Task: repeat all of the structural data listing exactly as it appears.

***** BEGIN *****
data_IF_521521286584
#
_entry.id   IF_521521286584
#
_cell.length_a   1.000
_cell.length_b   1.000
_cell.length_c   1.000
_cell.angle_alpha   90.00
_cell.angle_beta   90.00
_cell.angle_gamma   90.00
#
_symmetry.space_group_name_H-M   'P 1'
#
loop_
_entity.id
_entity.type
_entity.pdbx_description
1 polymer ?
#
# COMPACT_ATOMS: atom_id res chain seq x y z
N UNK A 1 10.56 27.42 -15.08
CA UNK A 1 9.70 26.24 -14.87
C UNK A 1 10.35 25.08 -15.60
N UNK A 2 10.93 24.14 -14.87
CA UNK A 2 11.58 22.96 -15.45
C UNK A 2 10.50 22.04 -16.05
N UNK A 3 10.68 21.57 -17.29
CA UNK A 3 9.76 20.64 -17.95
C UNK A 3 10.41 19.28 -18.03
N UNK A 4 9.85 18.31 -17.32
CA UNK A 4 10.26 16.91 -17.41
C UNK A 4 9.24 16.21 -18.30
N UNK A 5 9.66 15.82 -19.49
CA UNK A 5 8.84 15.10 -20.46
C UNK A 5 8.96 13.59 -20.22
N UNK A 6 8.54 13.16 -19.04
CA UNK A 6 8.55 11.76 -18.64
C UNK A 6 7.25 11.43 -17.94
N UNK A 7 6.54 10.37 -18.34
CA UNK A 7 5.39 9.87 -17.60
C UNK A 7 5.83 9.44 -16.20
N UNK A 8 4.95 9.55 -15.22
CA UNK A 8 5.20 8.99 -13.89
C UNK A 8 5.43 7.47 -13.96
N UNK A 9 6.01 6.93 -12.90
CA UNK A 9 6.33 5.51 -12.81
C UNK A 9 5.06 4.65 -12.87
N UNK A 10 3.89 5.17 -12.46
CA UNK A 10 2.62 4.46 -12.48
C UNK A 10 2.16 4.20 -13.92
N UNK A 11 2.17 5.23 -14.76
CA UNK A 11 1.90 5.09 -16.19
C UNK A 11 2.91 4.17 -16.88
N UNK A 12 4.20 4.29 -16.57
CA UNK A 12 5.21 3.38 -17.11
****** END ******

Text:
data_IF_521521286584
#
_entry.id   IF_521521286584
#
_cell.length_a   1.000
_cell.length_b   1.000
_cell.length_c   1.000
_cell.angle_alpha   90.00
_cell.angle_beta   90.00
_cell.angle_gamma   90.00
#
_symmetry.space_group_name_H-M   'P 1'
#
loop_
_entity.id
_entity.type
_entity.pdbx_description
1 polymer ?
#
# COMPACT_ATOMS: atom_id res chain seq x y z
N UNK A 1 10.56 27.42 -15.08
CA UNK A 1 9.70 26.24 -14.87
C UNK A 1 10.35 25.08 -15.60
N UNK A 2 10.93 24.14 -14.87
CA UNK A 2 11.58 22.96 -15.45
C UNK A 2 10.50 22.04 -16.05
N UNK A 3 10.68 21.57 -17.29
CA UNK A 3 9.76 20.64 -17.95
C UNK A 3 10.41 19.28 -18.03
N UNK A 4 9.85 18.31 -17.32
CA UNK A 4 10.26 16.91 -17.41
C UNK A 4 9.24 16.21 -18.30
N UNK A 5 9.66 15.82 -19.49
CA UNK A 5 8.84 15.10 -20.46
C UNK A 5 8.96 13.59 -20.22
N UNK A 6 8.54 13.16 -19.04
CA UNK A 6 8.55 11.76 -18.64
C UNK A 6 7.25 11.43 -17.94
N UNK A 7 6.54 10.37 -18.34
CA UNK A 7 5.39 9.87 -17.60
C UNK A 7 5.83 9.44 -16.20
N UNK A 8 4.95 9.55 -15.22
CA UNK A 8 5.20 8.99 -13.89
C UNK A 8 5.43 7.47 -13.96
N UNK A 9 6.01 6.93 -12.90
CA UNK A 9 6.33 5.51 -12.81
C UNK A 9 5.06 4.65 -12.87
N UNK A 10 3.89 5.17 -12.46
CA UNK A 10 2.62 4.46 -12.48
C UNK A 10 2.16 4.20 -13.92
N UNK A 11 2.17 5.23 -14.76
CA UNK A 11 1.90 5.09 -16.19
C UNK A 11 2.91 4.17 -16.88
N UNK A 12 4.20 4.29 -16.57
CA UNK A 12 5.21 3.38 -17.11